India's smartphone market: Samsung dominates it, Apple has had measured success with it and now the firm known as "China's Apple" wants a crack at it too.
Xiaomi last week unveiled its flagship Mi phone and said it plans to invest heavily in India, where analysts say the Chinese firm has an advantage with its low-cost but sleek smartphones.
Xiaomi's success partly comes from the affordability of its phones and analysts says this puts it in a strong position against its rivals in the Indian market given that fancy handsets are unaffordable to most Indian consumers.
"Apple iPhones are very expensive and out of reach of more than 90 percent of Indian consumers.
Having said that, Apple still has potential and aspiring brand-savvy urban consumers to target," said Neil Shah, research director, devices and ecosystems at Counterpoint Technology Market Research.
"Xiaomi on the other hand is offering semi-premium hardware at a very low price and at the same time building content, apps and services ecosystem to lock-in users," he added. "So barriers to acquire tens of millions of consumers are pretty low for Xiaomi compared to Apple."
Xiaomi's new smartphone, the Mi 3, is priced at 13,999 rupees ($230) and analysts say its features are comparable to the likes of the Samsung Galaxy S4, which starts at roughly 28,000 rupees.
It's no surprise that global smartphone firms have their sights on India – it's the world's second-biggest mobile phone market behind China and the world's third-largest smartphone market in terms of sales volumes.
Counterpoint estimates that of the more than 243 handsets that will be sold in India this year, roughly 90 million will be smartphones.
"Smartphones are pegged to grow at a rapid clip of almost 76 percent annually this year in India, making it a very attractive market for any brand in the mobile space," said Shah.
According to industry estimates, Apple has a less than 5 percent share in the Indian smartphone market.
Xiaomi, which has a strong following in China and is one of the country's biggest consumer electronics firms, needs to broaden out beyond the China market if it is to be successful in the smartphone space, analysts say.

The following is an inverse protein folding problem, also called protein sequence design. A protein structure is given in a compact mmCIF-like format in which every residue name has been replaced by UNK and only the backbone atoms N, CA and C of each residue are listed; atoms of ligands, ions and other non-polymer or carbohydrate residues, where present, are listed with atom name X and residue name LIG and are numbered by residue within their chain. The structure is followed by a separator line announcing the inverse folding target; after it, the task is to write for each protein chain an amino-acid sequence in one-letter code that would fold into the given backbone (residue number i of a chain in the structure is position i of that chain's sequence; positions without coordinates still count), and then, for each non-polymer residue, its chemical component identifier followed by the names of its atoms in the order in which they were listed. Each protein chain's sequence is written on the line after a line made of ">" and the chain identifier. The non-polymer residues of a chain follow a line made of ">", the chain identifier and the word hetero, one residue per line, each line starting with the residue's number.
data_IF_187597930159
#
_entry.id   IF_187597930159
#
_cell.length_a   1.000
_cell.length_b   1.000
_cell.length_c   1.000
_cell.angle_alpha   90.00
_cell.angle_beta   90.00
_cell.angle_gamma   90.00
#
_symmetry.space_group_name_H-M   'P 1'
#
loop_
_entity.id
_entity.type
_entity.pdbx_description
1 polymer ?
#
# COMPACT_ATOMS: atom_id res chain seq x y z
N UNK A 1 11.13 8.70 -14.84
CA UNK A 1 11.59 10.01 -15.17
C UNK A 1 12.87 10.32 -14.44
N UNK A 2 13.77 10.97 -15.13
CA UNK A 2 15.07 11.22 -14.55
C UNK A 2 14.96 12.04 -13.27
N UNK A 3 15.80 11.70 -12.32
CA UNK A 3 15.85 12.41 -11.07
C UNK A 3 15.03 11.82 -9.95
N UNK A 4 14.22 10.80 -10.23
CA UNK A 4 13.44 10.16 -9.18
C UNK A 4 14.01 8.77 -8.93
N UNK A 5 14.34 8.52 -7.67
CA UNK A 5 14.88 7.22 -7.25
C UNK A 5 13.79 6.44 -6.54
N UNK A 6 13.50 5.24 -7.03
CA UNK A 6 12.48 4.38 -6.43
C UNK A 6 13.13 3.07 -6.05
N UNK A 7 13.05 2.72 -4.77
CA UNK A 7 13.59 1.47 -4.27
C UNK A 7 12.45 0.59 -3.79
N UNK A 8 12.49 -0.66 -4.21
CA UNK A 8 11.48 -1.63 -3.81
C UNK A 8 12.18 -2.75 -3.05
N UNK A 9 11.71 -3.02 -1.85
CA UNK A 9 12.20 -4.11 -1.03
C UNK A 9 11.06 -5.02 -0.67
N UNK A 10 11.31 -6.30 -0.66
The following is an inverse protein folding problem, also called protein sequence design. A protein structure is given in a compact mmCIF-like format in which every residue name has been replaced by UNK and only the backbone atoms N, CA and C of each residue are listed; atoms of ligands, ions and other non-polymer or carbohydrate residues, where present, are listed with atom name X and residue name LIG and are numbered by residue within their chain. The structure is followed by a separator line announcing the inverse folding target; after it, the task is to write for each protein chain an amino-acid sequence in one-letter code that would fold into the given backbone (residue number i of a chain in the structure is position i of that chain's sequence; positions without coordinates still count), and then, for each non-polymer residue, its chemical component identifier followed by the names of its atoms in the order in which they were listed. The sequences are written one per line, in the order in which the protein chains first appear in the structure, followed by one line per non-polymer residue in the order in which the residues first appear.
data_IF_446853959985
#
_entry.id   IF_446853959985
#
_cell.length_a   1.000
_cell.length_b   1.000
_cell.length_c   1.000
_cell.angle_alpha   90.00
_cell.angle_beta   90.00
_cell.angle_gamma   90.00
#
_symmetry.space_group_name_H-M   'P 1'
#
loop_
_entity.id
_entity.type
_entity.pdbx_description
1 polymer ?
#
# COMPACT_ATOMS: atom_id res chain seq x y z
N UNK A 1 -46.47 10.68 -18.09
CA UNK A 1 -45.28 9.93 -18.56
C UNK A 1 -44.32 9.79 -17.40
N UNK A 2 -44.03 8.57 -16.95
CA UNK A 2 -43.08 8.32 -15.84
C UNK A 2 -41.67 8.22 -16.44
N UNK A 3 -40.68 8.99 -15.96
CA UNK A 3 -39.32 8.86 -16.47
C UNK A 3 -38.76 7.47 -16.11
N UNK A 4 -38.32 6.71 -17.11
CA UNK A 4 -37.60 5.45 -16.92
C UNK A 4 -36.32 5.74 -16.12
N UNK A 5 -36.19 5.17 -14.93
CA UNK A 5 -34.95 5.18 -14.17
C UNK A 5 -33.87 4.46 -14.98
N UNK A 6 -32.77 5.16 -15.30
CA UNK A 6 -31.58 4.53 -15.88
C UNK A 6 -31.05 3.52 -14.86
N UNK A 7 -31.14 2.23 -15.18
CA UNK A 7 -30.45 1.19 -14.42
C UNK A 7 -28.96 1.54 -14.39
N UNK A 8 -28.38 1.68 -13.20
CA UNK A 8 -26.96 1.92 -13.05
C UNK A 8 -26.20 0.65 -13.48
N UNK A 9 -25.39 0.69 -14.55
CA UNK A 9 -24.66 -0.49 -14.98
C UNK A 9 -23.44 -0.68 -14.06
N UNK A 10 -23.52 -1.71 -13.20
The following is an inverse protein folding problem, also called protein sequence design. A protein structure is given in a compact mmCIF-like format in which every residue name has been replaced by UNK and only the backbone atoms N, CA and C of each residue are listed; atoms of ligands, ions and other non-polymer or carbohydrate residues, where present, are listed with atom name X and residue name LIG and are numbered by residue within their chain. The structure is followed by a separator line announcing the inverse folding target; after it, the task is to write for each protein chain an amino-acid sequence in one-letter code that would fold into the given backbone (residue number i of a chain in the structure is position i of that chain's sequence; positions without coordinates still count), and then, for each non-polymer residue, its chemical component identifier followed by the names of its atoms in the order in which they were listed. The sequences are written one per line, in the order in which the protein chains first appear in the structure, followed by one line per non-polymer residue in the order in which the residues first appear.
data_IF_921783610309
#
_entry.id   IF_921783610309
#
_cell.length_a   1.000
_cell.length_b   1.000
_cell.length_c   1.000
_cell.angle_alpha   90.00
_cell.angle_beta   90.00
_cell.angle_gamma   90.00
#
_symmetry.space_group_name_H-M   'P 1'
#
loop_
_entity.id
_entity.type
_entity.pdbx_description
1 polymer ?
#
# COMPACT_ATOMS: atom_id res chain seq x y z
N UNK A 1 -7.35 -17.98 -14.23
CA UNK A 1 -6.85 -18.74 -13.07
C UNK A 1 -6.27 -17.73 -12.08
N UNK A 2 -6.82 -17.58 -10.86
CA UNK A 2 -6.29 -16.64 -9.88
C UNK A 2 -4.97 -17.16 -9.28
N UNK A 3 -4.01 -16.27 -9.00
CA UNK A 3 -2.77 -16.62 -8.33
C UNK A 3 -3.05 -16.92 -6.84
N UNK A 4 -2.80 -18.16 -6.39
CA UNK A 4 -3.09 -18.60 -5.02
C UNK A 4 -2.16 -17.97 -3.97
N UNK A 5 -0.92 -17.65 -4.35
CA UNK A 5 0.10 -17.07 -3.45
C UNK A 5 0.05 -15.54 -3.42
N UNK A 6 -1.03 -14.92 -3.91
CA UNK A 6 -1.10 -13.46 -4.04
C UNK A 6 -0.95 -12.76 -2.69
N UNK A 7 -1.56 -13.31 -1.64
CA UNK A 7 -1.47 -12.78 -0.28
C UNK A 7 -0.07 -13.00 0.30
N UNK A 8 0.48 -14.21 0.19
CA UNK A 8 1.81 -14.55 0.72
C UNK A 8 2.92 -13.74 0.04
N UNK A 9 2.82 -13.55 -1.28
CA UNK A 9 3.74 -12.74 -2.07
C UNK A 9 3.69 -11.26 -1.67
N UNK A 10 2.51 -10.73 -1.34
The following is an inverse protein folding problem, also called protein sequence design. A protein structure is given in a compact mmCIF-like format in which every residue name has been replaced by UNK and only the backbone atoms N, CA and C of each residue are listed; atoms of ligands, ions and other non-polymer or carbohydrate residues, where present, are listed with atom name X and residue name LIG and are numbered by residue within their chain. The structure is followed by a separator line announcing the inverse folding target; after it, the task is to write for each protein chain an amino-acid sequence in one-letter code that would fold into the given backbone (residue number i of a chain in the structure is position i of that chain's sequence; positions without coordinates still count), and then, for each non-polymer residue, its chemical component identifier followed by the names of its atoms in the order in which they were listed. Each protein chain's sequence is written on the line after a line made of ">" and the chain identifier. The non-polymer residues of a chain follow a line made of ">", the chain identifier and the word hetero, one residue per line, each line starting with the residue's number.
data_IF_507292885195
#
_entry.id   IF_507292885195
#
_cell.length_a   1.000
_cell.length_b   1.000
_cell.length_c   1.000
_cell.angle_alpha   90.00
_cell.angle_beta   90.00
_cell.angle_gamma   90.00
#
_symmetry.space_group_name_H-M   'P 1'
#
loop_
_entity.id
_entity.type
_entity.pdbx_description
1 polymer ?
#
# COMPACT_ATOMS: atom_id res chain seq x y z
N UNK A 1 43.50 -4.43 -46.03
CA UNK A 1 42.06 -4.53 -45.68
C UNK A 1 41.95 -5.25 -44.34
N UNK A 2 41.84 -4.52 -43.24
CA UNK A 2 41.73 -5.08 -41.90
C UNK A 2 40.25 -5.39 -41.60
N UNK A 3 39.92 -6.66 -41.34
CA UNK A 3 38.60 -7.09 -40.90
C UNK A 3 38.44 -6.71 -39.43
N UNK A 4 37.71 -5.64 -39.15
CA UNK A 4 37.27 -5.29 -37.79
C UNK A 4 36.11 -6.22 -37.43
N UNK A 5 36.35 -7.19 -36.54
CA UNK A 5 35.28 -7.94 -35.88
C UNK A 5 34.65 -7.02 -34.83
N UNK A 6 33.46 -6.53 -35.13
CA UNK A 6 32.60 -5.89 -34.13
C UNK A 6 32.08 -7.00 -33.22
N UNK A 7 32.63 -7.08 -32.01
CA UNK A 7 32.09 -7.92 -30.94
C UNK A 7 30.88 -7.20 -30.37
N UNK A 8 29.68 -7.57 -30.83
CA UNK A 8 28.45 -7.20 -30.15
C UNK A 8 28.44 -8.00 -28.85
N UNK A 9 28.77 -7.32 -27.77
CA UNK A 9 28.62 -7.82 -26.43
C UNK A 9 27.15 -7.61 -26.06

"Xiaomi has a brand worth of something like $20 billion dollars so it needs to be in a broader market than just the China market, which is slowing," Bryan Wang, vice president and principal analyst at Forrester Research told CNBC last week.
In addition to India, Xiaomi is also expected to focus on other emerging markets such as Indonesia to tap an increasingly affluent middle class.
"Xiaomi does have momentum, it has opportunities, but it does need to step up with the big guys if it wants to be a sustainable force long-term," said Richard Windsor, founder of Radio Free Mobile.
Xiaomi's International Vice President Hugo Barra told Reuters last week that the firm planned to build India-specific features for its phones and set up a local team to help penetrate the market.
Xiaomi is expected to face tough competition from local vendors as well as the likes of Apple and Samsung in India.
"Specifically in India there are local vendors that have good configurations," said Wang at Forrester Research told CNBC Asia last week. "They have been grabbing decent market share."
According to Counterpoint's Shah, India is home to more than 100 brands selling mobile phones.
"Brands like Nokia, Samsung and the new crop of local brands such as Micromax, Karbonn, Lava are growing because these brands have over the years invested in three things: building brand; distribution network; after sales service network," said Shah.
"These are the three critical success factors for any brand to succeed in Indian mobile phone market apart from positioning well for price-conscious consumers," he added.